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The Menlo Park-based nonprofit research group SRI International has been awarded three contracts by the Pentagon’s Defense Advanced Research Projects Agency (DARPA) to wage war on the newest front in fake news. Specifically, DARPA’s Media Forensics program is developing tools capable of identifying when videos and photos have been meaningfully altered from their original state in order to misrepresent their content.
The most infamous form of this kind of content is the category called “deepfakes” — usually pornographic video that superimposes a celebrity or public figure’s likeness into a compromising scene. Though software that makes that makes deepfakes possible is inexpensive and easy to use, existing video analysis tools aren’t yet up to the task of identifying what’s real and what’s been cooked up.
Mission - Statement - Media - Forensics - Group
As articulated by its mission statement, that’s where the Media Forensics group comes in:
“DARPA’s MediFor program brings together world-class researchers to attempt to level the digital imagery playing field, which currently favors the manipulator, by developing technologies for the automated assessment of the integrity of an image or video and integrating these in an end-to-end media forensics platform.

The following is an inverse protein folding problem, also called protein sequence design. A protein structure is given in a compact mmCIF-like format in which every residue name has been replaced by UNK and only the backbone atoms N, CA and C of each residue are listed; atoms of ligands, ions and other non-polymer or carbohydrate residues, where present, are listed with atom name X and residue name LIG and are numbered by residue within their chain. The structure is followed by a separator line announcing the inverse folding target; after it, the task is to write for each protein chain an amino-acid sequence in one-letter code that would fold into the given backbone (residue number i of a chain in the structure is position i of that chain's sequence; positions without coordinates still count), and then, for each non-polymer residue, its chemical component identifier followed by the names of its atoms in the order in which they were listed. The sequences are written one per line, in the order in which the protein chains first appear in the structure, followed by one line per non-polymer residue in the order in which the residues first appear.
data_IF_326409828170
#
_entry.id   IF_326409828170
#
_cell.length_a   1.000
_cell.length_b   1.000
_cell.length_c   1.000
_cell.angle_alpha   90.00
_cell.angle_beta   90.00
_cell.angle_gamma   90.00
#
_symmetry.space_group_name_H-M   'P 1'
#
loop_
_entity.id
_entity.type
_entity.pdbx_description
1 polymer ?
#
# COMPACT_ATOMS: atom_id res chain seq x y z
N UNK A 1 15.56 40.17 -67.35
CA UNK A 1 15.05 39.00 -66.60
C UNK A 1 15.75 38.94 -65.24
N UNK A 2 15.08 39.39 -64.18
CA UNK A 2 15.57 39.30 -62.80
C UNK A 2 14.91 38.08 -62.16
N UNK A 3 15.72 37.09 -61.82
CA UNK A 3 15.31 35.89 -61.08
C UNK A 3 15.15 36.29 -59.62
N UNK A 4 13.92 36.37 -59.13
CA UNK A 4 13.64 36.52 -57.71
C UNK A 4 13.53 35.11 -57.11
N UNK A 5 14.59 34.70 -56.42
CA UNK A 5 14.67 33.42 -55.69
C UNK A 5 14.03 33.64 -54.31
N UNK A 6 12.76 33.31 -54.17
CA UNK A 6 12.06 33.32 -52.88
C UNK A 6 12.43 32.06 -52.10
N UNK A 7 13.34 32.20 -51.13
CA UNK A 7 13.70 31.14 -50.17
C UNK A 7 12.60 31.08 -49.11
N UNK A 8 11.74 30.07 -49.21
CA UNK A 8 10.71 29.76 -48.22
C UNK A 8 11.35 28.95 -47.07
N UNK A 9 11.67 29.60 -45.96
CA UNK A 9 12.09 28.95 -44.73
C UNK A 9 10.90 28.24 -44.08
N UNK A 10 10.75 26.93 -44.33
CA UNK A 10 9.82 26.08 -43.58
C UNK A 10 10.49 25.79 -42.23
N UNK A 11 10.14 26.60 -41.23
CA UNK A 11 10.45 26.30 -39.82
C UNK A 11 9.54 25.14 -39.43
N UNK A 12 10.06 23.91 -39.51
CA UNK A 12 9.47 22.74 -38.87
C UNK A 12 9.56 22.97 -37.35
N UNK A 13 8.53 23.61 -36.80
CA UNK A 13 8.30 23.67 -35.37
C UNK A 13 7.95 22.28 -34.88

MediFor - Platform - Manipulations - Information - Manipulations
If successful, the MediFor platform will automatically detect manipulations, provide detailed information about how these manipulations were performed, and reason about the overall integrity of visual media to facilitate decisions regarding the use of any questionable image or video.”
While video is a particularly alarming application, manipulation even poses a detection challenge for still images and DARPA is researching those challenges as well.
DARPA - Media - Forensics - Group - MediFor
DARPA’s Media Forensics group, also known as MediFor, began soliciting applications in 2015, launched in...
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